Hawai‘i: Sustainability as a Lived Practice

Lacey Veach adze

There was no word for “Sustainability” in ancient Hawaiian culture.

In order to survive with only the resources available on these tiny islands in the middle of the vast Pacific Ocean – 5,000 miles away from the nearest land mass – you were either sustainable, or you were deadNative Hawaiians created a thriving, vibrant and flourishing culture and society living within the archipelagoʻs ecological boundaries, and in kinship with the natural world.

The University of Hawai‘i serves our island communities who draw from a rich cultural heritage and traditional knowledge of sustainability as a lived practice.


 

Noelani Goodyear Kaopua is a Kanaka ‘Ōiwi who was born and raised in Hawai’i. She earned her BA in Political Science and Hawaiian Studies from UH Mānoa before completing her PhD at the University of California, Santa Cruz in History of Consciousness. As an associate professor of Indigenous and Hawaiian politics, Noelani teaches courses in Hawai’i politics, Indigenous politics, and decolonial futures. She also currently serves as the undergraduate chair of the Political Science department.


Kamuela Enos is currently the Director of Social Enterprise at MA`O Organic Farms, where he works with low income communities to combat major health issues and promote sustainable agriculture. He worked previously at Empower Oahu on economic and community development initiatives and with the Department of Urban and Regional Planning, where he served as a research assistant in the Office of Youth Services Strategic Planning Process. He is a Director of the Hawaii Rural Development Council. Mr. Enos holds a B.A in Hawaiian Studies and a M.A. in Urban and Regional Planning from the University of Hawai`i at Manoa.


Malia Akutagawa is an Assistant Professor of Law with both the University of Hawaiʻi at Mānoa’s William S. Richardson School of Law and Hawaiʻinuiākea School of Hawaiian Knowledge. Malia is a 1997 alumnus of the William S. Richardson School of Law, having earned a Juris Doctor and Environmental Law Certificate. She was admitted into the Hawaiʻi State Bar Association in 1998. Her focal studies included Hawaiian and water rights, environmental regulations, land use, administrative and international law. She is part of Hui ʻĀina Momona, a consortium of scholars throughout the university community charged with addressing compelling issues of indigenous Hawaiian knowledge and practices, including the legal regime and Native Hawaiian rights associated with mālama ʻāina, and with focus on cross-disciplinary solutions to natural and cultural resource management, sustainability, and food security.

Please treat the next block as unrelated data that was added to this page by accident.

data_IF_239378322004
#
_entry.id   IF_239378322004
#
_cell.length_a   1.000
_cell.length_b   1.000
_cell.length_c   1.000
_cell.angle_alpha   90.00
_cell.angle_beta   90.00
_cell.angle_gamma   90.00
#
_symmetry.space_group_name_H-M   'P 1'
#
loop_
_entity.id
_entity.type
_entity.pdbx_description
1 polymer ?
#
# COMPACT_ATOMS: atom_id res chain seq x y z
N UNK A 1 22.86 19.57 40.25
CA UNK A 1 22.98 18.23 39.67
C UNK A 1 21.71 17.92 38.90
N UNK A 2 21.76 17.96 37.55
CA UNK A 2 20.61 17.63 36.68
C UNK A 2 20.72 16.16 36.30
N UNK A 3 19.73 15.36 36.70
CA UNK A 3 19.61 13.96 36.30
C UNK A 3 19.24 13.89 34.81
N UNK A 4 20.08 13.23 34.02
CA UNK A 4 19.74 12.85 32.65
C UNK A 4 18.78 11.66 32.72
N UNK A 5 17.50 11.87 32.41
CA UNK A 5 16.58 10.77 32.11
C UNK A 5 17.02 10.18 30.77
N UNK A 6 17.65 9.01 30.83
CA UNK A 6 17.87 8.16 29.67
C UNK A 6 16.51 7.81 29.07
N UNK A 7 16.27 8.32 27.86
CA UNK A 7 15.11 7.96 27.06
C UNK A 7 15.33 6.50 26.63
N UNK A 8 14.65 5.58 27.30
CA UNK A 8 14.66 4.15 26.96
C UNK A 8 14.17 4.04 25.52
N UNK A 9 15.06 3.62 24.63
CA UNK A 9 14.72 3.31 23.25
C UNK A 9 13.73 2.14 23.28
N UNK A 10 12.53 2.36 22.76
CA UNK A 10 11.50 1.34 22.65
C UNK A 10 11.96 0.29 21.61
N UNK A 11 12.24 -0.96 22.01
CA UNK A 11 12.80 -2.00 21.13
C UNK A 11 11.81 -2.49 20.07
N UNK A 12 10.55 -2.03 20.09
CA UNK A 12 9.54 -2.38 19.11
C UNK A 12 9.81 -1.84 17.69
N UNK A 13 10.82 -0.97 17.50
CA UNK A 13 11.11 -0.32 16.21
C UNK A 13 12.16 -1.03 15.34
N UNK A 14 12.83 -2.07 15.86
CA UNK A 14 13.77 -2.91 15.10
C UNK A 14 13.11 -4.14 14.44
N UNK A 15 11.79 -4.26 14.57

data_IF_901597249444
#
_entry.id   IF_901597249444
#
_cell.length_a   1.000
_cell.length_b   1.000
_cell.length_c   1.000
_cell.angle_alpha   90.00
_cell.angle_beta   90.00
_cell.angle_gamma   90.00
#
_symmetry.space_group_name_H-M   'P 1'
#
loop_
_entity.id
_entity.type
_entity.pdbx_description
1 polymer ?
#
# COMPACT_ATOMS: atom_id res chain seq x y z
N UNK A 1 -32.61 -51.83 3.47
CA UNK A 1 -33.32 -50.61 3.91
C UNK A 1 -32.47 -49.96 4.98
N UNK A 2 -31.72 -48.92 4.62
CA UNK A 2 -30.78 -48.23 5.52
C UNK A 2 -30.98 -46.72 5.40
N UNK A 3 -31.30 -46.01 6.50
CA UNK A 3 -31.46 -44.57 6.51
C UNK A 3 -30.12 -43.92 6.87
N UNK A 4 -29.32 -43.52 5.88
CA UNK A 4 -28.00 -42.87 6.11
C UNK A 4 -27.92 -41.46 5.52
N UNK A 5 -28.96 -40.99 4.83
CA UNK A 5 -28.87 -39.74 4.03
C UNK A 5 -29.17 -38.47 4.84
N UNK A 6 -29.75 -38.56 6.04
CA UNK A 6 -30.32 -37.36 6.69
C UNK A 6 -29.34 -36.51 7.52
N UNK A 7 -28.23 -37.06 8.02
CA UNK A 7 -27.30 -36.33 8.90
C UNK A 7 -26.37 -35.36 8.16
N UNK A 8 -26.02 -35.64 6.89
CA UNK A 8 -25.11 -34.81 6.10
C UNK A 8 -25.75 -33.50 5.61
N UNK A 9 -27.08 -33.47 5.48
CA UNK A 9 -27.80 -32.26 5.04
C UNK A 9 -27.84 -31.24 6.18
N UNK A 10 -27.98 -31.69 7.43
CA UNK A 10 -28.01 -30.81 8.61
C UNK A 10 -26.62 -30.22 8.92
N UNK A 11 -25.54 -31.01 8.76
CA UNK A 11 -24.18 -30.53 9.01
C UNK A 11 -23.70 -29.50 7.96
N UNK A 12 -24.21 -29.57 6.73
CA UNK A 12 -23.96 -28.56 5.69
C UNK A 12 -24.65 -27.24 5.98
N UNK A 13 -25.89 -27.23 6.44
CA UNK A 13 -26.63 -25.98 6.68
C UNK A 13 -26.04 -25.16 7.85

Kālepa Baybayan, previously Navigator-in-Residence, is the Associate Director of ‘Imiloa Astronomy Center, Hilo. An active participant in the voyaging renaissance since 1975, Baybayan has served as captain and navigator aboard the Hawaiian deep-sea voyaging canoes Hōkūle’a, Hawai’iloa, and Hōkūalaka’i and sailed on all major voyages of the Hōkūle’a throughout Polynesia, Micronesia, the west coast of North America, and Japan. His most recent voyage as captain and navigator aboard Hōkūle’a took him and a Hawaiian speaking crew from Okinawa to Yamaguchi prefecture. Baybayan is among an elite society of traditional wayfinding astronomers called “Master Navigators”. Skilled in the study of Hawaiian starlines and the celestial sphere, and trained by traditional Satawalese Master Navigator Mau Piailug, he shares the title of Pwo Master Navigator with only 4 others in Hawai’i.


Dr Sam Ohu Gon III is a scientist, Hawaiian cultural practitioner, paleobiologist, and teacher.Sam received his bachelor’s degree in Zoology at the University of Hawai‘i at Mānoa. He then went on to receive his masters in Zoology and doctorate in Animal Behavior at the University of California, Davis. His professional life has been dedicated to conservation of native biological diversity, and to the connections between the natural world and indigenous culture of Hawaii.